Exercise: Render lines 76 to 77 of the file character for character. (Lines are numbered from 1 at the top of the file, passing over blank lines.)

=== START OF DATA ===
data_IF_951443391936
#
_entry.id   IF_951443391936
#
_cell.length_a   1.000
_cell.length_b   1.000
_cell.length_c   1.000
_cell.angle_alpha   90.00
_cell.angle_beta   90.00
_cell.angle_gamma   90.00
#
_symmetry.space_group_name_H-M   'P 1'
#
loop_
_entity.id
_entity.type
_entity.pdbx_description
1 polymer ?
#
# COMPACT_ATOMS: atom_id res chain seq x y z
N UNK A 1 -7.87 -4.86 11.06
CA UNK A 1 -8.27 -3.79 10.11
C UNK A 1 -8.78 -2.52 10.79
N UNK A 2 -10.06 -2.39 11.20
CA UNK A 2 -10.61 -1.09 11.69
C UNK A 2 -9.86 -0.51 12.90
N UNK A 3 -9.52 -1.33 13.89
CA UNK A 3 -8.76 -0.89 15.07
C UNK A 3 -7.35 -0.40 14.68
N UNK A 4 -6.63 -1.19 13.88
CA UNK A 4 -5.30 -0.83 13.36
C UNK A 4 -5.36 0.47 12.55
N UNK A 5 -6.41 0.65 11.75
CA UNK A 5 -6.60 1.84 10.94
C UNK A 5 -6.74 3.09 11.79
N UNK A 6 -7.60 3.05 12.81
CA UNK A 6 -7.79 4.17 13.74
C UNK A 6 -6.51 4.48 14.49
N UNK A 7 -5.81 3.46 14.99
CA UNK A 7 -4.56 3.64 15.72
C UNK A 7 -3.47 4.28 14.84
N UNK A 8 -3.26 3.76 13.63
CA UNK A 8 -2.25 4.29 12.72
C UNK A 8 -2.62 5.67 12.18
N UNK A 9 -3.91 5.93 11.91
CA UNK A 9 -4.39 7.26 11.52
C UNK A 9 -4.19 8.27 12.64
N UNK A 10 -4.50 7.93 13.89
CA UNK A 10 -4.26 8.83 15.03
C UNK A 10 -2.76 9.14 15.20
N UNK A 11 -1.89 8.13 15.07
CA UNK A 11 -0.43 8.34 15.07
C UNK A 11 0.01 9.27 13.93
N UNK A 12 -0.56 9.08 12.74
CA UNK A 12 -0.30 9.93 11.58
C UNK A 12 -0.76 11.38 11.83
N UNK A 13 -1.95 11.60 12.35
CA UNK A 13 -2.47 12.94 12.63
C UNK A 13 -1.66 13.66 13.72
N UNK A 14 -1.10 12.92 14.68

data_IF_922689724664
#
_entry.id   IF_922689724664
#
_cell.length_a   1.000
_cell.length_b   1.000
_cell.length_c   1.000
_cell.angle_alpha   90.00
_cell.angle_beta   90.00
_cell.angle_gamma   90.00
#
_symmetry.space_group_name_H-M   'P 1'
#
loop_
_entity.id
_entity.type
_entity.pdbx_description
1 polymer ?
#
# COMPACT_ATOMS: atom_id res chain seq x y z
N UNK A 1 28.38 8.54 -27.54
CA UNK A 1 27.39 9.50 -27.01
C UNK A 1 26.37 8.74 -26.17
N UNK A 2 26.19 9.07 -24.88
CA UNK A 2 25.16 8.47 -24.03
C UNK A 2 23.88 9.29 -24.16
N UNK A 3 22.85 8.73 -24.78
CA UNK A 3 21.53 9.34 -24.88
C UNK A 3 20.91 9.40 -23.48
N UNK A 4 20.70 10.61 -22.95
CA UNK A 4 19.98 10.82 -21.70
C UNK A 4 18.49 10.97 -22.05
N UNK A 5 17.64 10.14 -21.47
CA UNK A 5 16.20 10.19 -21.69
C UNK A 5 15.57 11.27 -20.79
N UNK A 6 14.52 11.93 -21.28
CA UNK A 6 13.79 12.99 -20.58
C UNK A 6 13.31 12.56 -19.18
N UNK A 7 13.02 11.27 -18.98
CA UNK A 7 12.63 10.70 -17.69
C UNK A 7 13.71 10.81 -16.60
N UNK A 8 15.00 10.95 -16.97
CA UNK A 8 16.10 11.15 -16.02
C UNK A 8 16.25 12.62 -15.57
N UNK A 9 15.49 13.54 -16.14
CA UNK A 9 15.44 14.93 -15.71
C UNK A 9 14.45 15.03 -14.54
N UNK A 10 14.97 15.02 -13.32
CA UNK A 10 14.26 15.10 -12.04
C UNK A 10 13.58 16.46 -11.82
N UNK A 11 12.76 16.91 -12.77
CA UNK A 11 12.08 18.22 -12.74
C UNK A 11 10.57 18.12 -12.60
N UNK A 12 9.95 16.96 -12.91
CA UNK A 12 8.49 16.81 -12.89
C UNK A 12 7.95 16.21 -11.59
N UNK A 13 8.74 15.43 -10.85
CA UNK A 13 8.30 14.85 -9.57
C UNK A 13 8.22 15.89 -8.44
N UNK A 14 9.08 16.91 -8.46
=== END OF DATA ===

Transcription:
_entity.type
_entity.pdbx_description